All five senses provide the perceptual data to activate an aesthetic response, but for the visual arts we are primarily concerned with sight. How much of our response is cultural or learned, and how much is 'natural' or innate is still a contentious issue (reactions to seeing snakes, rats or spiders vary from one person to another, but also one culture to another).
Historians and anthropologists have primarily been concerned with the social formation of visual predilections. Although there is a widespread tendency to link aesthetics with positive concepts, such as beauty, it is obvious that ugliness, for example, must also be implicated - if only through opposition. However 'unbeautiful' is not the same thing as ugly, in other words negative aesthetic concepts involve more than absence of the positive: antithesis has to be constructed. There is also the apparent paradox that ugliness in some contexts is thought to be appropriate, and gives positive gratification because it is apt - for example in representing evil demons.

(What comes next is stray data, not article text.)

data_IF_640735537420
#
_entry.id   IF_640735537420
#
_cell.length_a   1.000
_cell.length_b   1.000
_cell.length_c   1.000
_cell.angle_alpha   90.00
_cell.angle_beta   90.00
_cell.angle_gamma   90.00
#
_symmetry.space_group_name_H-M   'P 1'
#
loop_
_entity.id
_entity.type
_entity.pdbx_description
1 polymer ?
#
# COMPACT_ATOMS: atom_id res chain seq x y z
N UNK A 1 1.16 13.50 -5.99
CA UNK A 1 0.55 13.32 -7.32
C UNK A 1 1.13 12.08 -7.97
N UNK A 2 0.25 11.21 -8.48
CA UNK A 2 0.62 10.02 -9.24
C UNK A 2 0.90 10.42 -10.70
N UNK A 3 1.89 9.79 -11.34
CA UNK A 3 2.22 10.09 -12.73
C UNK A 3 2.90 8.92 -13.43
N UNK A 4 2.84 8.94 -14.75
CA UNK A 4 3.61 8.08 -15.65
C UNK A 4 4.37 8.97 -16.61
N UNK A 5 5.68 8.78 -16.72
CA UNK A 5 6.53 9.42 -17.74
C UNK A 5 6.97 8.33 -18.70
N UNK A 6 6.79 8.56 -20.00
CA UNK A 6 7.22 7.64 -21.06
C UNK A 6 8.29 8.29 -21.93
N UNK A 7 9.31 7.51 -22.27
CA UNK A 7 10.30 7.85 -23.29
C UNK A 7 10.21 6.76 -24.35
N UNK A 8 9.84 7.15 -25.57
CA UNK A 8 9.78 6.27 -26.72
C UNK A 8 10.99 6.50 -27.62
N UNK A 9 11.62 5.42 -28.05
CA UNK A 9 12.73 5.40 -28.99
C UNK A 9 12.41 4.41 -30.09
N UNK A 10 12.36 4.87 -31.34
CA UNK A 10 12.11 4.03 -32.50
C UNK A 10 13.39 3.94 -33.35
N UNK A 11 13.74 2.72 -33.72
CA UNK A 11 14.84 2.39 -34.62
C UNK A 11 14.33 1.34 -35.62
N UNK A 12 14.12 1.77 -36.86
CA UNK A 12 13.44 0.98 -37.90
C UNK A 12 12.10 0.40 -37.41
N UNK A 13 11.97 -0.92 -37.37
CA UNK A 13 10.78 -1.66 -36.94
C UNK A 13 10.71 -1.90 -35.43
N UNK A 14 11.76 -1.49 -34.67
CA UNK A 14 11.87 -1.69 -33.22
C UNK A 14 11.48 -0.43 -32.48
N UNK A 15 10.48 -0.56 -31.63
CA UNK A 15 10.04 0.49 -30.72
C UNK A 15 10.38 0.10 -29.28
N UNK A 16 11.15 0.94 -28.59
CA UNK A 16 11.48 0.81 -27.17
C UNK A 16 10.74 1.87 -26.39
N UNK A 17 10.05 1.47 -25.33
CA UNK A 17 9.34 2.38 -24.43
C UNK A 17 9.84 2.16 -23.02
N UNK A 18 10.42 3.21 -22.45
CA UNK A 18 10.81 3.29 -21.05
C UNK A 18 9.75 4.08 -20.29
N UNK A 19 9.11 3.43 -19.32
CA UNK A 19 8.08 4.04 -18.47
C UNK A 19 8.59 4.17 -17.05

Art functions in part by means of aesthetics, and serves as an 'agent' in the formation of representational preferences. These can be formed with references to visual tradition, or by alluding to various 'ideals' of proportion , or through patterning. Positively perceived cultural and social practices, such as body decoration (Scarification, Hair Style), can promote a similar reaction when used in representational art.T. Heslop | Dec 2001